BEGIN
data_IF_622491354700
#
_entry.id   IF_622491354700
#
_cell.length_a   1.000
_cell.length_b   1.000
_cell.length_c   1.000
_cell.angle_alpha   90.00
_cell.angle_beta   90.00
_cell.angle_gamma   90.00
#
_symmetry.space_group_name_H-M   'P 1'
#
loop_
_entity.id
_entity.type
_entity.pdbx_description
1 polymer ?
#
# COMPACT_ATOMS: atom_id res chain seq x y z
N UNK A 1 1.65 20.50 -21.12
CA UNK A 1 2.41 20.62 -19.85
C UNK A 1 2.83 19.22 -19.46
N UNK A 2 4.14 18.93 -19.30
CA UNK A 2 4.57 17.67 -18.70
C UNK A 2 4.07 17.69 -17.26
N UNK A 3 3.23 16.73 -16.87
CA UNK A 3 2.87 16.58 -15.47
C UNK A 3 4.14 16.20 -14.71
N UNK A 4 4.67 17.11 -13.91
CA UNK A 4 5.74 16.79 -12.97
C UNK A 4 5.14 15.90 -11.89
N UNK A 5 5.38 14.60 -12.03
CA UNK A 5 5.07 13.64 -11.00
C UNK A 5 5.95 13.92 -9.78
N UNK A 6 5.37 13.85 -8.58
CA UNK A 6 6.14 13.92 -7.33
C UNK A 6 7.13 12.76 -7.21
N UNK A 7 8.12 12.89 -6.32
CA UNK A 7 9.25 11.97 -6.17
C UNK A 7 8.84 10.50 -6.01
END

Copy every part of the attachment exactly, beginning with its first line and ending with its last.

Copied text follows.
data_IF_622491354700
#
_entry.id   IF_622491354700
#
_cell.length_a   1.000
_cell.length_b   1.000
_cell.length_c   1.000
_cell.angle_alpha   90.00
_cell.angle_beta   90.00
_cell.angle_gamma   90.00
#
_symmetry.space_group_name_H-M   'P 1'
#
loop_
_entity.id
_entity.type
_entity.pdbx_description
1 polymer ?
#
# COMPACT_ATOMS: atom_id res chain seq x y z
N UNK A 1 1.65 20.50 -21.12
CA UNK A 1 2.41 20.62 -19.85
C UNK A 1 2.83 19.22 -19.46
N UNK A 2 4.14 18.93 -19.30
CA UNK A 2 4.57 17.67 -18.70
C UNK A 2 4.07 17.69 -17.26
N UNK A 3 3.23 16.73 -16.87
CA UNK A 3 2.87 16.58 -15.47
C UNK A 3 4.14 16.20 -14.71
N UNK A 4 4.67 17.11 -13.91
CA UNK A 4 5.74 16.79 -12.97
C UNK A 4 5.14 15.90 -11.89
N UNK A 5 5.38 14.60 -12.03
CA UNK A 5 5.07 13.64 -11.00
C UNK A 5 5.95 13.92 -9.78
N UNK A 6 5.37 13.85 -8.58
CA UNK A 6 6.14 13.92 -7.33
C UNK A 6 7.13 12.76 -7.21
N UNK A 7 8.12 12.89 -6.32
CA UNK A 7 9.25 11.97 -6.17
C UNK A 7 8.84 10.50 -6.01